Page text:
Saturday, September 20, 2008

Bumblebee? Fly? and a Day-Glo Green caterpillar

I saw 2 interesting insects yesterday while I was teaching the homeschool students in my outdoor science outreach program. The first was an excellent example of mimicry. This Bee-like Robber Fly (Laphria spp.) looked so remarkably like a bumblebee I had to examine it very closely to make sure of its identity. The factor that finally clinched my identification were the small yellow halteres, the vestigial wings located behind the wings of all flies. Click on the photo, then note the yellow dot above the middle leg.
The second discovery was made by the students as we were walking down the gravel road. It was a spiky "Day-glo" green caterpillar that was quickly crawling across the road. I immediately recognized it as an Io Moth caterpillar (Automeris io). I told the students not to touch it, because it has venomous spines and it can sting if handled. The bright green color along with the white and red line are warning colors to potential predators.

The Io moth looks nothing like the caterpillar. It is yellow with light brown spots under normal conditions, but if threatened it will suddenly open its bottom wings to reveal the fake "eyespots" to repel predators such as birds.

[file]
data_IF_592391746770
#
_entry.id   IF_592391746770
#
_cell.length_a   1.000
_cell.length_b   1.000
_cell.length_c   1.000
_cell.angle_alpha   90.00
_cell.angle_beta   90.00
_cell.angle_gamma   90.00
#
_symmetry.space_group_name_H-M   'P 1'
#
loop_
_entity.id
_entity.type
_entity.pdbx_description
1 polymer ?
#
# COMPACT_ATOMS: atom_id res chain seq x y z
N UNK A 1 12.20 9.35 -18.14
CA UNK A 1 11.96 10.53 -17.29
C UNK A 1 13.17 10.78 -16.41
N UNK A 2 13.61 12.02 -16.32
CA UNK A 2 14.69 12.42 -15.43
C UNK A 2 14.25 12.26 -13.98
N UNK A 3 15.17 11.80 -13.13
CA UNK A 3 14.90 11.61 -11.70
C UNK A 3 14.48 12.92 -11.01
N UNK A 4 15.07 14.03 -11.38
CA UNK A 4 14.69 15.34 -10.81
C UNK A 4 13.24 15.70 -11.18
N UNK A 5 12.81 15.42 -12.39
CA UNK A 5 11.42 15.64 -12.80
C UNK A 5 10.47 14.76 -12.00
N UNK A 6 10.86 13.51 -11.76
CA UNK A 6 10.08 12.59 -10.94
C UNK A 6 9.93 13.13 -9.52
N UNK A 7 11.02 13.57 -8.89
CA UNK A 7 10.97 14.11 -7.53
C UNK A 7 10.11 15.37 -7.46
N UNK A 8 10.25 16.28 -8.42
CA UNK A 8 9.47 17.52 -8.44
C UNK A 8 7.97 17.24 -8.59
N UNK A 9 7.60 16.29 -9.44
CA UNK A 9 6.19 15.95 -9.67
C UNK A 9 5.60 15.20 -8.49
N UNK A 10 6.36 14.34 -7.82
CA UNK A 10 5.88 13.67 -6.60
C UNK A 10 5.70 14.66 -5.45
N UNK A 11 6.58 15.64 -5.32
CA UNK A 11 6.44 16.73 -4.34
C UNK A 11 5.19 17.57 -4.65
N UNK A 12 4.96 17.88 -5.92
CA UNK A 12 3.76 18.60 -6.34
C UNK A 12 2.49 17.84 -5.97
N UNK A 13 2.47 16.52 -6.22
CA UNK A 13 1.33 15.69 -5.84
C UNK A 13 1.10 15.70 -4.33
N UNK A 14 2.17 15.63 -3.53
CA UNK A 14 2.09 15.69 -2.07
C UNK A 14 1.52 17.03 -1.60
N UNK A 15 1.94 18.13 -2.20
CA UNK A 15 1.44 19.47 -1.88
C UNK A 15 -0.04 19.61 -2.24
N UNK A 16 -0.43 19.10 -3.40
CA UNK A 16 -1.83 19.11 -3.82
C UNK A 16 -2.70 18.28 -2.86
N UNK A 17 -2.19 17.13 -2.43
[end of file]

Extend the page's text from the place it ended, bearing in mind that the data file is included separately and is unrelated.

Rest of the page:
Io Moth

Sunday, September 14, 2008

"Snooty" planthopper and a warrior ant

I enjoy looking for insects in my garden and I usually don't have to look for long! Yesterday afternoon I spotted two insects that looked like a green thorn. After doing some research I learned that they were Dictyopharid Planthoppers (Rhynchomitra lingula). They had a "snooty" look to them because they looked as though they had their "nose" in the air!

I also got a kick out of watching a Syrphid Fly larva eat an Oleander aphid on my milkweed. There were some large black ants on the leaves too. As I was focusing my lens on the larva, an ant suddenly rushed over and nipped her mandibles on the larva! Ants protect the aphids because they obtain honeydew (a sweet liquid secretion) from them as a food source. I wish the ant had been in focus better, everything happened so fast I hardly had time to even snap the shutter much less focus the lens!